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Cambridge History of American Literature: volume 3 (ed. Trent, William Peterfield, 1862-1939., Erskine, John, 1879-1951., Sherman, Stuart Pratt, 1881-1926., Van Doren, Carl, 1885-1950.) 11 11 Browse Search
Plato, Republic 6 6 Browse Search
Medford Historical Society Papers, Volume 15. 6 6 Browse Search
Medford Historical Society Papers, Volume 20. 4 4 Browse Search
Cambridge History of American Literature: volume 2 (ed. Trent, William Peterfield, 1862-1939., Erskine, John, 1879-1951., Sherman, Stuart Pratt, 1881-1926., Van Doren, Carl, 1885-1950.) 4 4 Browse Search
Medford Historical Society Papers, Volume 25. 3 3 Browse Search
Bliss Perry, The American spirit in lierature: a chronicle of great interpreters 3 3 Browse Search
Medford Historical Society Papers, Volume 24. 2 2 Browse Search
Boethius, Consolatio Philosophiae 1 1 Browse Search
The Daily Dispatch: September 3, 1861., [Electronic resource] 1 1 Browse Search
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Browsing named entities in Plato, Republic. You can also browse the collection for 1916 AD or search for 1916 AD in all documents.

Your search returned 6 results in 6 document sections:

Plato, Republic, Book 4, section 434d (search)
e will then concede the point—for what else will there be to say? But if not, then we will look for something else. But now let us work out the inquiry in whichIn 368 E. For the loose internal accusative H(/N cf. 443 B, Laws 666 B, Phaedrus 249 D, Sophist 264 B, my paper on Illogical Idiom, T.A.P.A., 1916, vol. xlvii. p. 213, and the school-girl's “This is the play that the reward is offered for the best name suggested for it.” we supposed that, if we found some larger thing that contained justice and viewed it there,E)KEI= though redundant need not offend in this intentionally ancoluthic and resumptive sentence. Some inferior Mss. read E)KEI=NO. Burnet's
Plato, Republic, Book 5, section 472b (search)
tion of his Utopia, though it would be disillusionizing to say so too explicitly. Cf. introduction p. xxxi-xxxii, and my paper on Plato's Laws, Class. Phil. ix. (1914) pp. 351 and 353. This is one of the chief ideas that Cicero derived from Plato. He applies it to his picture of the ideal orator, and the mistaken ingenuity of modern scholarship has deduced from this and attributed to the maleficent influence of Plato the post-Renaissancee and eighteenth-century doctrine of fixed literary kinds. Cf. my note in the New York Nation, vol. ciii. p. 238, Sept. 7, 1916.” I replied, “only this: if we do discover what justice is, are we to demand that the just man shall differ from it in no respe
Plato, Republic, Book 6, section 503a (search)
D-E, 413 C-414 A, 430 A-B, 537, 540 A, Laws 751 C. in pleasures and pains, and make it apparent that they do not abandonCf. on 412 E, 513 C, Soph. 230 B. this fixed faithTO\ DO/GMA TOU=TO is an illogical idiom. The antecedent is only implied. Cf. 373 C, 598 C. See my article in Transactions of the American Phil. Assoc. xlvii., (1916) pp. 205-236. under stress of labors or fears or any other vicissitude, and that anyone who could not keep that faith must he rejected, while he who always issued from the test pure and intact, like gold tried in the fire,Cf. Theognis 417-318PARATRI/BOMAI W(/STE MOLI/BDW| XRUSO/S, ibid., 447-452, 1105-1106, Herod. vii. 10, Eurip. fr. 955 (N.). Cf.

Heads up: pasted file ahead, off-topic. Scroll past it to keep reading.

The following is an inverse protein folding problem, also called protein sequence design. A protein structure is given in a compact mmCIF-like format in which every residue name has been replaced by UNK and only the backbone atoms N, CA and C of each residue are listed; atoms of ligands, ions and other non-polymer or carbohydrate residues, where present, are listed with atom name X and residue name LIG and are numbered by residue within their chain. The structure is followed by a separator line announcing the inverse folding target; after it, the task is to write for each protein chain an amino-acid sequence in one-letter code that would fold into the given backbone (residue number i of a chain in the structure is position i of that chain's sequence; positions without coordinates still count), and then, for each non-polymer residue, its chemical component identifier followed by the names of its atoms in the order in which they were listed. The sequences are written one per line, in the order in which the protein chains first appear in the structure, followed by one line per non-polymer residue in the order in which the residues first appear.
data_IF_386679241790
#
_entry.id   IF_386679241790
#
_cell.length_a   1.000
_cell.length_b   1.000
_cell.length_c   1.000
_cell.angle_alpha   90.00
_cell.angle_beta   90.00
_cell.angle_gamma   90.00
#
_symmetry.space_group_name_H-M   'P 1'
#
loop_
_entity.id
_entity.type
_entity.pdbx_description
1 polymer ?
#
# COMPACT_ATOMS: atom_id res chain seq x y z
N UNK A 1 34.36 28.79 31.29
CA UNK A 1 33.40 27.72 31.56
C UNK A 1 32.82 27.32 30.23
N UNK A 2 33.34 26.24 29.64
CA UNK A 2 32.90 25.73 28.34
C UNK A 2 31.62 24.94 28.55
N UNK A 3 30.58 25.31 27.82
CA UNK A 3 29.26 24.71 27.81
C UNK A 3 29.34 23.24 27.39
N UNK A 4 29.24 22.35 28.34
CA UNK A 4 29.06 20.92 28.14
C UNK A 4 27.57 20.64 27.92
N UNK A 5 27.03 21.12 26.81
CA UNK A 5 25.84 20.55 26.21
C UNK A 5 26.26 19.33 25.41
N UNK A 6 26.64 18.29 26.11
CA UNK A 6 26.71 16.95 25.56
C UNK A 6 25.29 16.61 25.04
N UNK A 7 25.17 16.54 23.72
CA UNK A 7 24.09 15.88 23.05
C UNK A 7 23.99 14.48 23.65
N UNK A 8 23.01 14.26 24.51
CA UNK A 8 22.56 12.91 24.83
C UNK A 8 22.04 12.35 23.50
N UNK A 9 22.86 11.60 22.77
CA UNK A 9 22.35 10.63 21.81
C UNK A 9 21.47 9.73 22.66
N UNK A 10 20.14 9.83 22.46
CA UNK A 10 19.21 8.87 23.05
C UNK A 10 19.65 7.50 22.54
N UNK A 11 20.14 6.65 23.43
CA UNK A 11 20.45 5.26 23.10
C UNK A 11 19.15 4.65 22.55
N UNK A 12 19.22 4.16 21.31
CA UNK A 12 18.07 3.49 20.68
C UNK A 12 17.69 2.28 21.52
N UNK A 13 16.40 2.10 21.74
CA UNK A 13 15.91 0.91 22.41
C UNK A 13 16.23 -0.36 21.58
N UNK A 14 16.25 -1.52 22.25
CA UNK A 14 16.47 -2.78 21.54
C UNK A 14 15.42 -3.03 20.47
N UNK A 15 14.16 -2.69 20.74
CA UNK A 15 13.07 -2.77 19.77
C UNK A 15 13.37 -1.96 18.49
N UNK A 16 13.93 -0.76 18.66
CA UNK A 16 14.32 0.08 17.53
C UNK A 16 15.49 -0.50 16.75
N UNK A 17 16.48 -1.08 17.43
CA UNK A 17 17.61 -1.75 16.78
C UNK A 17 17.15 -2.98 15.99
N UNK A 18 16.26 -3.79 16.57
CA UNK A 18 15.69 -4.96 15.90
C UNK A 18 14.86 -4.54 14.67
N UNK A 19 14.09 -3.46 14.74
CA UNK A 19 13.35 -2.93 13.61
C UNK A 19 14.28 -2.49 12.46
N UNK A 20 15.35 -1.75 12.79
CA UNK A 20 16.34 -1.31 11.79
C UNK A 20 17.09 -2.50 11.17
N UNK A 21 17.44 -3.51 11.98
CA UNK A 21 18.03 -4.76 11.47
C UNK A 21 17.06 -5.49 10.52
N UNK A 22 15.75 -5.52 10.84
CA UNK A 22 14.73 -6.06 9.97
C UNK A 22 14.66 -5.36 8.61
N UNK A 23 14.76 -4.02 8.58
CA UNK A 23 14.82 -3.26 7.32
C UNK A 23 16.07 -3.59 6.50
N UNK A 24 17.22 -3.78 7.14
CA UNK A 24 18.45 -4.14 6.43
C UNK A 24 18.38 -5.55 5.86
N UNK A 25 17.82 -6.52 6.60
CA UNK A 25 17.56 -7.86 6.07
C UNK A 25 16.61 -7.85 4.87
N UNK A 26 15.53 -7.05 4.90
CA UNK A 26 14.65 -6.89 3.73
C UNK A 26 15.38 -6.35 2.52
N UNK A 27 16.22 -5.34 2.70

Plato, Republic, Book 9, section 587a (search)
minute links, the satisfaction of Plato's feelings by confirmations and analogies, and his willingness to play with mathematical symbolism. Cf. 546 B f. and William Temple, Plato and Christianity, p. 55: “Finally the whole thing is a satire on the humbug of mystical number, but I need not add that the German commentators are seriously exercised. . . . “ See however A. G. Laird in Class. Phil. xi. (1916) pp. 465-468.?” “Quite so,” he said. “And is not that furthest removed from reason which is furthest from law and order?” “Obviously.” “And was it not made plain that the furthest removed are the erotic and tyrannical appetites?” “Quite so.”
Plato, Republic, Book 10, section 598c (search)
though he himself has no expertness in any of these arts,Commentators sometimes miss the illogical idiom. So Adam once proposed to emend TEXNW=N to TEXNI/TWN, but later withdrew this suggestion in his note on the passage. Cf. 373 C, Critias 111 E, and my paper in T.A.P.A. xlvii. (1916) pp. 205-234. but nevertheless if he were a good painter, by exhibiting at a distance his picture of a carpenter he would deceive children and foolish men,Cf. Soph. 234 B. and make them believe it to be a real carpenter.” “Why not?” “But for all that, my friend, this, I take it, is what we ought to bear in mind in all such cases: When anyone reports to us of someone, that he has met a man w
Plato, Republic, Book 10, section 600d (search)
MO/NON OU)K E)PI\ TAI=S KEFALAI=S PERIFE/ROMEN, Erasmus, Chiliad iv. Cent. 7 n. 98 p. 794, and the German idiom “einen auf den Händen tragen.” yet, forsooth, that Homer's contemporaries, if he had been able to help men to achieve excellence,Cf. Protag. 328 B. would have suffered him or Hesiod to roam about rhapsodizing and would not have clung to them far rather than to their gold,The article perhaps gives the word a contemptuous significance. So Meno 89 BTO\ XRUSI/ON. and constrained them to dwell with themOI)/KOI EI)=NAI: J. J. Hartman, Ad Platonis Remp. 600 E, Mnem. 1916, p. 45, would change EI)=NAI to MEI=NAI. But cf. Cic.Att. vii. 10 “erimus una.” in thei